Parents’ Weekend at your student’s college may be just around the corner. This may be your first opportunity to visit your freshman at his college. He may or may not have been home for a visit already, but whether he’s been home or not, your first visit to his new home away from home can feel like a momentous occasion.
Parents’ Weekend is a wonderful opportunity for you and your student to spend some time together. Each school organizes the event a bit differently, but the overall purpose and format are often similar. Read an overview of Parents’ Weekend to understand better what to expect.
Visiting with your student during Parents’ Weekend can be wonderful, but can also be stressful because both you and your student may be expecting a lot from the event. Here are a few suggestions to help the weekend go smoothly and to get the most out of the occasion.
- Plan ahead. Make your hotel reservations well in advance (some hotels are booked a year ahead). Make dinner reservations if you plan to go off campus (everyone may be headed to the same restaurants). Be sure to make reservations or purchase tickets early for campus events (some have limited capacity).
- Take advantage of the events, speakers and/or lectures the college may offer. This will be your chance to see the college in action — and perhaps to learn some new things.
- Be ready to abandon plans. Although you’ve planned ahead, once you get to campus, be willing to be flexible. Be ready to change plans if the weather doesn’t cooperate or if it feels as though just spending down time with your student would make everyone happier.
- Bring gifts. Students love a surprise — and surprise food from home is even more of a bonus. If your travel plans will allow, bring a few of her favorite home-cooked or local treats to leave behind. (Don’t forget to bring enough for roommates and friends.)
- Be guarded in your expectations. It will be wonderful to see your student. There will be things to do. But don’t expect too much from the weekend. Take it as it comes. Your student may still want to spend time with his friends. He may need some study time. He may not want to talk about every aspect of his new life. It may take some time to get reacquainted.
- Let your student take the lead for the weekend. She may be anxious to show you all around campus now that she knows her way around. She may want to introduce you to her new friends. She may want to participate in all of the activities — or she may just want to spend time catching up with you. Let her decide how much, or how little, you try to do.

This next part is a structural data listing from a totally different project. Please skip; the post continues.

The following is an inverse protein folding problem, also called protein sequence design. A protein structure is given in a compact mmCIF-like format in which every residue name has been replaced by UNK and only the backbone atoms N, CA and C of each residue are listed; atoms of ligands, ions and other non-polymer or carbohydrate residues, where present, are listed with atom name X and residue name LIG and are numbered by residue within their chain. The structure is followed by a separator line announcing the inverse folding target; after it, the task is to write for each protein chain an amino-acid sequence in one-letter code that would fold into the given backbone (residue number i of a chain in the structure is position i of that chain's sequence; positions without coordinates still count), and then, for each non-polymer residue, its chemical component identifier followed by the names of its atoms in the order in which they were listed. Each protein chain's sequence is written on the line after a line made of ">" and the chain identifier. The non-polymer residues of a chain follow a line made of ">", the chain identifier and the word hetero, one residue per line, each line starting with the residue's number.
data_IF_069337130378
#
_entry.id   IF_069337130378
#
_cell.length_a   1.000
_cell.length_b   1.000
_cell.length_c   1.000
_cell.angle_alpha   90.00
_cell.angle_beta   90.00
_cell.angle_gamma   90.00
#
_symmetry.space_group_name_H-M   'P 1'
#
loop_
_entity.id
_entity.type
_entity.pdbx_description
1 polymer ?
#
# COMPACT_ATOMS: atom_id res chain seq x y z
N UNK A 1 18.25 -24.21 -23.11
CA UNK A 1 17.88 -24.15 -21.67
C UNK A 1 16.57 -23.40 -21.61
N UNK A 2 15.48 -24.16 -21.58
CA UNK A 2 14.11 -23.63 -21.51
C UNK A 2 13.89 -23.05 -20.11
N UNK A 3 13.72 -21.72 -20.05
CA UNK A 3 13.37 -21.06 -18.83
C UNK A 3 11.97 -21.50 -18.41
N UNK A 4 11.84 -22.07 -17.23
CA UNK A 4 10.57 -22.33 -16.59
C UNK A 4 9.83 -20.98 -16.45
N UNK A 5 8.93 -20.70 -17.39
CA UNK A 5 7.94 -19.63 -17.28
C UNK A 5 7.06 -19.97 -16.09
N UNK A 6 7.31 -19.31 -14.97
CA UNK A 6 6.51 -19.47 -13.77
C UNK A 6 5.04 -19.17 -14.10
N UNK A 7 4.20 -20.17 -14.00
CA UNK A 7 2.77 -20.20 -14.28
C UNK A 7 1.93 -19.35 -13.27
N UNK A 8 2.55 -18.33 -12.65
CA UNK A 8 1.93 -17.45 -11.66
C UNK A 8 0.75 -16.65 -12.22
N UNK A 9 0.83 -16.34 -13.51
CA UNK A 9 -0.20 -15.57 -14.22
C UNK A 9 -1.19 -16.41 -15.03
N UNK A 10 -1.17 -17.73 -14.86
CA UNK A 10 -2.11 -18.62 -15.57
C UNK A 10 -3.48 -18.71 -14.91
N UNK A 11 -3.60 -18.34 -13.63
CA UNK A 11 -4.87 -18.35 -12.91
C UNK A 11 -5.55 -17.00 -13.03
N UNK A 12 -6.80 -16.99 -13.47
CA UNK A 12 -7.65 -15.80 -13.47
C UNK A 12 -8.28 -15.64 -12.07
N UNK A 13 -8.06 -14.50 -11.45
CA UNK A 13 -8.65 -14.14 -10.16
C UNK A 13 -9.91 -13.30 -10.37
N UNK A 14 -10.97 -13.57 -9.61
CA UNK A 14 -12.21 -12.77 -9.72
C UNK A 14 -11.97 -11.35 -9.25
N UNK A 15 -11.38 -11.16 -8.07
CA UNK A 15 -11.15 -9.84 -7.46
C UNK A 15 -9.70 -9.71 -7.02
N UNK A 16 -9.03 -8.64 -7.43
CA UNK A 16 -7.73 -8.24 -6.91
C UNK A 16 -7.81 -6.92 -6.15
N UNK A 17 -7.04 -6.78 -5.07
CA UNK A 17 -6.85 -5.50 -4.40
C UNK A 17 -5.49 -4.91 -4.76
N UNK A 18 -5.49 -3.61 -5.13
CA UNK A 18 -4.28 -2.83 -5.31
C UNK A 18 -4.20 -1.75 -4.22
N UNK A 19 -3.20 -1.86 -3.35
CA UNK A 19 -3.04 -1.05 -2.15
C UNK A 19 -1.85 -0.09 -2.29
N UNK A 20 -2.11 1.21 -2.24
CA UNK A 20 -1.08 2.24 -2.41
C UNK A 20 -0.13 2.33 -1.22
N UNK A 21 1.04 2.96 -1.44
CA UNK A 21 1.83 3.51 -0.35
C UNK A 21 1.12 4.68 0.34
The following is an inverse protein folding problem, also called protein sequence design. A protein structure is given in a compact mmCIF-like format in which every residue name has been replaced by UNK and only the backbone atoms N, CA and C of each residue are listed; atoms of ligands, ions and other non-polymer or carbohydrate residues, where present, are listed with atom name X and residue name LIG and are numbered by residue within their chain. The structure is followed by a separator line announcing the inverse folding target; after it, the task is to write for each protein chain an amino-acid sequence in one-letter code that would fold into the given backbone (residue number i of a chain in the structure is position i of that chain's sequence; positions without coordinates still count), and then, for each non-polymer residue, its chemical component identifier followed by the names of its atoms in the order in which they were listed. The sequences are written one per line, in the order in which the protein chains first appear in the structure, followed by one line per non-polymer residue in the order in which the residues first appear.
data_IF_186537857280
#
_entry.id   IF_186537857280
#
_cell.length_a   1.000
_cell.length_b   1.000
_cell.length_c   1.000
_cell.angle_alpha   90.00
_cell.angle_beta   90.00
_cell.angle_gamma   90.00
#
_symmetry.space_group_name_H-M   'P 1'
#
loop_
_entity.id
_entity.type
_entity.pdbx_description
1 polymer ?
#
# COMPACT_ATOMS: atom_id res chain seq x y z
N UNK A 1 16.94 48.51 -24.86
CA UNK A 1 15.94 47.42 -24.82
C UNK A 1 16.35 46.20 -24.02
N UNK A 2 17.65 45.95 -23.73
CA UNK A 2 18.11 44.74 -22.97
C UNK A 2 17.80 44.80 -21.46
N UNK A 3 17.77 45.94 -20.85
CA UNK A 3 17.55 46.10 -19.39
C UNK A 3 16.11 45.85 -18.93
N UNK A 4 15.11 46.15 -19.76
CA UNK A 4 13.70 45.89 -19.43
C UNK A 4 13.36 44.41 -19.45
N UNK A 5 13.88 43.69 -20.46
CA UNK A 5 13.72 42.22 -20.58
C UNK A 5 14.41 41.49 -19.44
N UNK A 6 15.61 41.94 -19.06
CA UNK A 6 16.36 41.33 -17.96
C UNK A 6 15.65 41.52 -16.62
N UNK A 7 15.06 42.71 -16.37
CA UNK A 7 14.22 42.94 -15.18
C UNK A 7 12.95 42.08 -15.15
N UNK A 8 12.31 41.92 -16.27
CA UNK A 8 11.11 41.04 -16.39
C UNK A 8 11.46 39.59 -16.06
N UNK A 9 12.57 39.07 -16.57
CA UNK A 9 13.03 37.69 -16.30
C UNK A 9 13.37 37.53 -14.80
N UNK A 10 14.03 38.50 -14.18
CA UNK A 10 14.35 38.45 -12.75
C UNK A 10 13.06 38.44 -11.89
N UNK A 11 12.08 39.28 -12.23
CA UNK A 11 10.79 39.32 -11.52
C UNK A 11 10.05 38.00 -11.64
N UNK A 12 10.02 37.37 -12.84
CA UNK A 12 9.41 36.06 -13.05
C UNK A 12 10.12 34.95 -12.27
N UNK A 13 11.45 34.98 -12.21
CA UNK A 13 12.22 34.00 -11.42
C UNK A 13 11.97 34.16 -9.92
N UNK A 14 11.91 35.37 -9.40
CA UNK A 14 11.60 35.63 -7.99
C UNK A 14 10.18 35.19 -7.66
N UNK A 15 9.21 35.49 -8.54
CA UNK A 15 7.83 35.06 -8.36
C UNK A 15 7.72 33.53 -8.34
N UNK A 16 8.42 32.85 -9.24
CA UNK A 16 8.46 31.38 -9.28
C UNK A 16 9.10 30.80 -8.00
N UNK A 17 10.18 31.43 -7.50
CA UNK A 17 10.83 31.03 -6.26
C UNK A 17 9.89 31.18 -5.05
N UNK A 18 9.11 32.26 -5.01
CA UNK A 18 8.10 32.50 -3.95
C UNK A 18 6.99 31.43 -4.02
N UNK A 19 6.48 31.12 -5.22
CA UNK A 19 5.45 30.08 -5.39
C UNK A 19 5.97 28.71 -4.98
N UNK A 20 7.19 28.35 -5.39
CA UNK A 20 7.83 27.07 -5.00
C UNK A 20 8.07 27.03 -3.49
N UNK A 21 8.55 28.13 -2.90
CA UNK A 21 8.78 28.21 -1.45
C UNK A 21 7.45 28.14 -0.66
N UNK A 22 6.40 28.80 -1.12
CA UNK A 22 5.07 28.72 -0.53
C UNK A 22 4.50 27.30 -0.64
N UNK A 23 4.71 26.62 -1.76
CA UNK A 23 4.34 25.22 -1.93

- Bite your tongue. You may be tempted to make suggestions about rearranging or decorating his room, his choice of friends, his new hair style or clothes. If you can, keep your comments to yourself. This is your time to enjoy being together and get to know your new college student and his school. Don’t spoil it by making judgments.
- Be positive. If your student has had some trouble making the transition to college, having you visit will be good, but may stir up some venting and/or homesickness. Keep it positive. Let her know how proud you are of how she’s adjusted so far. Focus on the great things you’re experiencing over the weekend rather than looking for possible issues.
- Offer to get your student off campus for a while. She might like to take a break from the dorm and stay in your hotel with you. She might like to eat in a restaurant off campus. She might like to go for a hike in a local park or shop at the local mall. This may all be even more important if your student does not have a car on campus.
- Know when it’s time to leave. When the weekend’s activities begin to wind down, be ready to leave. It’s tempting to linger and spend a bit more time with your student. That may be fine, but remember that your student probably has class again on Monday. She may have work to do. She may have plans with her new friends. Be ready to leave and let her resume her college life — it won’t be long before she’s home for Thanksgiving Break!
Parents’ Weekend is a wonderful time to enjoy a visit with your student. By planning ahead, being flexible, and tempering your expectations, you and your student will both get the most out of the experience.